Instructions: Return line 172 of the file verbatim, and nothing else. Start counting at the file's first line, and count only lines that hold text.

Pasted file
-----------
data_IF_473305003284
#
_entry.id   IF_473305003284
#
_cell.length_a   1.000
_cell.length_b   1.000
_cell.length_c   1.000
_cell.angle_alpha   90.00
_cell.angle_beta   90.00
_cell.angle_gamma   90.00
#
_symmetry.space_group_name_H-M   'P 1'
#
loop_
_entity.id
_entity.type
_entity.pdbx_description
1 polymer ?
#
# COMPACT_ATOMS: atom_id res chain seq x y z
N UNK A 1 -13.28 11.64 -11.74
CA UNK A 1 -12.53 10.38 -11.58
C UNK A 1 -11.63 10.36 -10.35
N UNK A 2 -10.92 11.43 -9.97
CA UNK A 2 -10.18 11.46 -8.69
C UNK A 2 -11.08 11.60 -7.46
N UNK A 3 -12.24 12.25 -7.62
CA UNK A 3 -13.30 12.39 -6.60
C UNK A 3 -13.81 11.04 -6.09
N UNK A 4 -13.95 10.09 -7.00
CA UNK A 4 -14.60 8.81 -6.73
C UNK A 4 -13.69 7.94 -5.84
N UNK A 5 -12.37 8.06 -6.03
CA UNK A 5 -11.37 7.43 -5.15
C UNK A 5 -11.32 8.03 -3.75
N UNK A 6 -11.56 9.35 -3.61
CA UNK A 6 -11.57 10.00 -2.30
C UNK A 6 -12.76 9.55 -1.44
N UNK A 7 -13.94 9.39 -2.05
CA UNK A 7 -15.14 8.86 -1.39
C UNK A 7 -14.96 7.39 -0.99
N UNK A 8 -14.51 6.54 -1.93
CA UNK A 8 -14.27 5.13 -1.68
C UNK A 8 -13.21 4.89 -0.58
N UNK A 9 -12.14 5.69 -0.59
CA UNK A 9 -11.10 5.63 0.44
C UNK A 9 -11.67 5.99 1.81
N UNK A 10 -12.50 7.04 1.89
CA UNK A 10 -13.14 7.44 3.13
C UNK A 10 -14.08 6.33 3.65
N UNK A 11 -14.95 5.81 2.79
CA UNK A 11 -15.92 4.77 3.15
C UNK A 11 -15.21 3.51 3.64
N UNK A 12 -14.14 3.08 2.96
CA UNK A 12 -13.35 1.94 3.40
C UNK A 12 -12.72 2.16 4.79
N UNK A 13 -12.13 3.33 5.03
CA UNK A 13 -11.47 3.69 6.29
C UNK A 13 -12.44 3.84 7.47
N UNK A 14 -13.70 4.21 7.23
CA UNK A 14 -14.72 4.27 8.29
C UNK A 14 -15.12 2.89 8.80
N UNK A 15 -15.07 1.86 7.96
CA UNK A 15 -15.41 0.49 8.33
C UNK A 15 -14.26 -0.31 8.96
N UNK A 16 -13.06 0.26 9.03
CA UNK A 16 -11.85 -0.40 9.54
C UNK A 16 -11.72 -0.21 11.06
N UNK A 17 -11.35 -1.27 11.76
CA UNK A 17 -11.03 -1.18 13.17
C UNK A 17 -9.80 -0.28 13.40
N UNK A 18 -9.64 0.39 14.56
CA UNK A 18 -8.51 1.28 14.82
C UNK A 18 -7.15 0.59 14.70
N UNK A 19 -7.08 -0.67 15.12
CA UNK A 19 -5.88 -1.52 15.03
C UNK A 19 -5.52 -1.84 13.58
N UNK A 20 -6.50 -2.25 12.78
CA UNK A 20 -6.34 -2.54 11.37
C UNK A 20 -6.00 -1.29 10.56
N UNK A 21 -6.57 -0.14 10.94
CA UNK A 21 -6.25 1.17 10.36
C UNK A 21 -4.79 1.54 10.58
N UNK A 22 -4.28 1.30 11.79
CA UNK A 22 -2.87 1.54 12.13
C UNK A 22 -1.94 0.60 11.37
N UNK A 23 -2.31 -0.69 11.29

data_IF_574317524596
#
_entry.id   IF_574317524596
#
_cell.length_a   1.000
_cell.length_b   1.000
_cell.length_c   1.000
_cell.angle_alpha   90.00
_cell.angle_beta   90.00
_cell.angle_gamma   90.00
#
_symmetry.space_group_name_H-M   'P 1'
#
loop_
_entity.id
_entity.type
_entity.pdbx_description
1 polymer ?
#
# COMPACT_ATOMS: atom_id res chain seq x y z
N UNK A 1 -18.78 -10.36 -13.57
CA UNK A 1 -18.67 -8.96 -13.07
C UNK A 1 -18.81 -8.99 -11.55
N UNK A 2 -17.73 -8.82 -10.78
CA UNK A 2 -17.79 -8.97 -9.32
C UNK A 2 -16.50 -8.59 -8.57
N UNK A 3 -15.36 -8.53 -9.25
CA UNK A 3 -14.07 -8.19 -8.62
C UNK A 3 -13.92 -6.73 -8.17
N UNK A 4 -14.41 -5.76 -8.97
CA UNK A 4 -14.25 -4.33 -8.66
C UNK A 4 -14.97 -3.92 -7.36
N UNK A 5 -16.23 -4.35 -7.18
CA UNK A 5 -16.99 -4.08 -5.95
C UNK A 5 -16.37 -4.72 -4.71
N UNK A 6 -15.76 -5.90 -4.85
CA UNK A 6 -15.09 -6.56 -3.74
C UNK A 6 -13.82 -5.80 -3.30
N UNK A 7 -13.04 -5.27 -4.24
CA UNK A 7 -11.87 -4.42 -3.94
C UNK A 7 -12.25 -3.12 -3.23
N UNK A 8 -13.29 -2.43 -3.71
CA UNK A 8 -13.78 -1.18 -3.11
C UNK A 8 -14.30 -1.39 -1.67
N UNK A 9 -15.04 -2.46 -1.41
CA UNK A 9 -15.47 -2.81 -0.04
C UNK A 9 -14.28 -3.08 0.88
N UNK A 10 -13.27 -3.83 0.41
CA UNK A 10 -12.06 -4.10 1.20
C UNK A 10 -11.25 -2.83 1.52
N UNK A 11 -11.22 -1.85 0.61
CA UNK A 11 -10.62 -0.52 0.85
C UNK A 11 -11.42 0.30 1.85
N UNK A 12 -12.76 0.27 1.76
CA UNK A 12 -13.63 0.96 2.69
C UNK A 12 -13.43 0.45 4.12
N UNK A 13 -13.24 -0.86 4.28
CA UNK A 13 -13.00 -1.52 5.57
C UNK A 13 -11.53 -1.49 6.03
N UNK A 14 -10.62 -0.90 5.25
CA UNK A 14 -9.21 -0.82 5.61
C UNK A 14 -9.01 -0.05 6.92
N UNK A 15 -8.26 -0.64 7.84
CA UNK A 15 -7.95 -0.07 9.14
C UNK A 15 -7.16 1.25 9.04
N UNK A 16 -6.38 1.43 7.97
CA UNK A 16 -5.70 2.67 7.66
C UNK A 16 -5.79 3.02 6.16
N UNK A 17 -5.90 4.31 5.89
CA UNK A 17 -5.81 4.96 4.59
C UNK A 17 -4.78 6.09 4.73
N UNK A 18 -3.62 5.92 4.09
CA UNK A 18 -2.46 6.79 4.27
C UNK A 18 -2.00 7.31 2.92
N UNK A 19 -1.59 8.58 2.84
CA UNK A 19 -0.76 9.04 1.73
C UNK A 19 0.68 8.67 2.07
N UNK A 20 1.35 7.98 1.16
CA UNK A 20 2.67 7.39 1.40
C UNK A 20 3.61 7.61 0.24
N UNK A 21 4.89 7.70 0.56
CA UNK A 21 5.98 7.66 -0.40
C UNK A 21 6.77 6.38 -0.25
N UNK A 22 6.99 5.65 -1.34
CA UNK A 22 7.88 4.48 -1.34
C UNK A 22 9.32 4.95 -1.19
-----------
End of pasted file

CA UNK A 22 7.88 4.48 -1.34